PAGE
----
Two St. Robert Women Plead Guilty to Nigerian Fraud Scheme
Must Pay $3 Million Restitution to Thousands of Victims Nationwide
SPRINGFIELD, Mo. – Tammy Dickinson, United States Attorney for the Western District of Missouri, announced today that two St. Robert, Mo., women have pleaded guilty in federal court to their roles in a Nigerian fraud scheme in which thousands of victims across the country were tricked into cashing up to $3 million in counterfeit money orders and cashier’s checks.
Lisa Kaye Barwick-Majeski, 54, of St. Robert, pleaded guilty today before U.S. District Judge M. Douglas Harpool to leading the conspiracy to commit wire fraud. Co-defendant Cheryl Barber, 41, also of St. Robert, pleaded guilty to her role in the conspiracy on Feb. 10, 2015.
Under the terms of today’s plea agreement, Barwick-Majeski must pay up to $3 million in restitution to her victims and must forfeit $1,485,301 to the government.
By pleading guilty today, Barwick-Majeski admitted that she was the primary leader of a conspiracy that involved counterfeit postal money orders, counterfeit bank cashier’s checks and numerous wires to unindicted co-conspirators in the country of Nigeria.
Barwick-Majeski, with the help of Barber and other co-conspirators, dispatched counterfeit postal money orders and bogus cashier checks to thousands of victims throughout the United States. These false money orders and cashier checks were deposited in victims’ bank accounts after the victims were duped into believing they were paid participants as part of a “secret shopper” exercise designed for them to evaluate Wal-Mart and various money wire outlets. The victims were instructed to keep approximately $200 or more of the less than $2,000 counterfeited postal money order or bogus cashier’s check, and immediately wire the remaining money to Barwick-Majeski and her co-defendants. After a few days, the counterfeited money order or bogus cashier’s check would be returned against the victims’ account as not negotiable. The victims would then be obligated to pay their banks or their financial institutions for most of the money they wired to Barwick-Majeski and others.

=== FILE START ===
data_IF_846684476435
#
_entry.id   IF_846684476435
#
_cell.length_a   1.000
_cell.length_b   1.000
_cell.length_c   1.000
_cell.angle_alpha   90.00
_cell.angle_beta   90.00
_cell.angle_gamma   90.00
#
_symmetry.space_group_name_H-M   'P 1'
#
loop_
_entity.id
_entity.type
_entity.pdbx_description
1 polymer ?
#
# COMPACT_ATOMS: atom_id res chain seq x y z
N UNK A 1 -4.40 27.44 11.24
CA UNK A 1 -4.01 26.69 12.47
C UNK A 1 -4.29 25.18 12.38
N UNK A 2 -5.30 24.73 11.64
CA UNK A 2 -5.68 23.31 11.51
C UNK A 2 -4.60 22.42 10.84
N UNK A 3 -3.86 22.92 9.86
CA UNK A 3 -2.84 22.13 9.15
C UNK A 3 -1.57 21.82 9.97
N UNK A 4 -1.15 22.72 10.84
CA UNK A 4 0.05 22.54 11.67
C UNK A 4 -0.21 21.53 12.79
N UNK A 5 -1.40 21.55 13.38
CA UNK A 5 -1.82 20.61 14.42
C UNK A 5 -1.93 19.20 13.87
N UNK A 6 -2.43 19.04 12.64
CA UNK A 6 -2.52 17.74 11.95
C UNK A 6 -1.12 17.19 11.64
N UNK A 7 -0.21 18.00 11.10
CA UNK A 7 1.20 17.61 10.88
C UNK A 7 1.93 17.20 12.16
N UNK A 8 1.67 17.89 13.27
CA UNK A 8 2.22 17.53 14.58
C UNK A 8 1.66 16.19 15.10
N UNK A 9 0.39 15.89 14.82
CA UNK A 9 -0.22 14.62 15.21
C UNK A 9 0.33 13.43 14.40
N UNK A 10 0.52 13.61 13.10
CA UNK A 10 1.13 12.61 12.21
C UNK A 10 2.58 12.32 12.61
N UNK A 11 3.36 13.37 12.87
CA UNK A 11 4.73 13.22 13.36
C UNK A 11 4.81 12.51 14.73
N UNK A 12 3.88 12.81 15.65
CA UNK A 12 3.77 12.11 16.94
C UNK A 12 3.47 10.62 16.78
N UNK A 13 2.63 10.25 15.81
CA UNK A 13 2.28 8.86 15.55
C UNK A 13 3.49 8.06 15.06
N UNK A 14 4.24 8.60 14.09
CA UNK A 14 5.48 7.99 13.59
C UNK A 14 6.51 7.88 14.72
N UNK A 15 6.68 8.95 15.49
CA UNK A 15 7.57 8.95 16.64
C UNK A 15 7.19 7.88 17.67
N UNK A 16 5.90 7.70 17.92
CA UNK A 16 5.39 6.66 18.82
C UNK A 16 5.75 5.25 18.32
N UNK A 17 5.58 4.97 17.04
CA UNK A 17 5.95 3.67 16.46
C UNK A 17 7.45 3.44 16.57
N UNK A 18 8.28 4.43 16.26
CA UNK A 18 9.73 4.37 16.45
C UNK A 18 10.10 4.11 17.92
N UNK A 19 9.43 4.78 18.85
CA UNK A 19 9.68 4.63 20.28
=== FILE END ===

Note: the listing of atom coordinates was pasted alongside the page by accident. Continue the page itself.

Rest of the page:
Barwick-Majeski and her co-defendants shared most of their proceeds with a group of Nigerians that were responsible for supplying Barwick-Majeski with fraudulent postal money orders and cashier’s checks.
Barber admitted that she wired funds to co-conspirators in Nigeria to further the illegal scheme. Barber admitted that her criminal conduct within the wire fraud conspiracy amounted to approximately $25,129 of illegal wires sent or received by Barber. Under the terms of her plea agreement, Barber must pay restitution to her victims.
During the course of the investigation, according to court documents, law enforcement officers seized more than $1.7 million worth of counterfeit postal money orders. Some of those counterfeit money orders were taken directly from Barwick-Majeski and some were seized by U.S. Customs and Border Protection or intercepted en route to Barwick-Majeski.
In addition to the counterfeit postal money orders, law enforcement officers executed a search warrant at Barwick-Majeski’s residence on Nov. 5, 2013, and seized a parcel that contained 354 counterfeit BMO-Harris Bank cashier’s checks with a total face value of more than $1 million. According to court documents, law enforcement officers also seized $406,800 in counterfeit Mid Missouri Credit Union cashier’s checks during the investigation.
Under federal statutes, Barwick-Majeski and Barber are each subject to a sentence of up to 20 years in federal prison without parole, plus a fine up to $250,000. Sentencing hearings will be scheduled after the completion of presentence investigations by the United States Probation Office.
This case is being prosecuted by Assistant U.S. Attorney Abram McGull, II. It was investigated by the U.S. Postal Inspection Service, U.S. Immigration and Customs Enforcement's (ICE) Homeland Security Investigations (HSI) and the St. Robert, Mo., Police Department.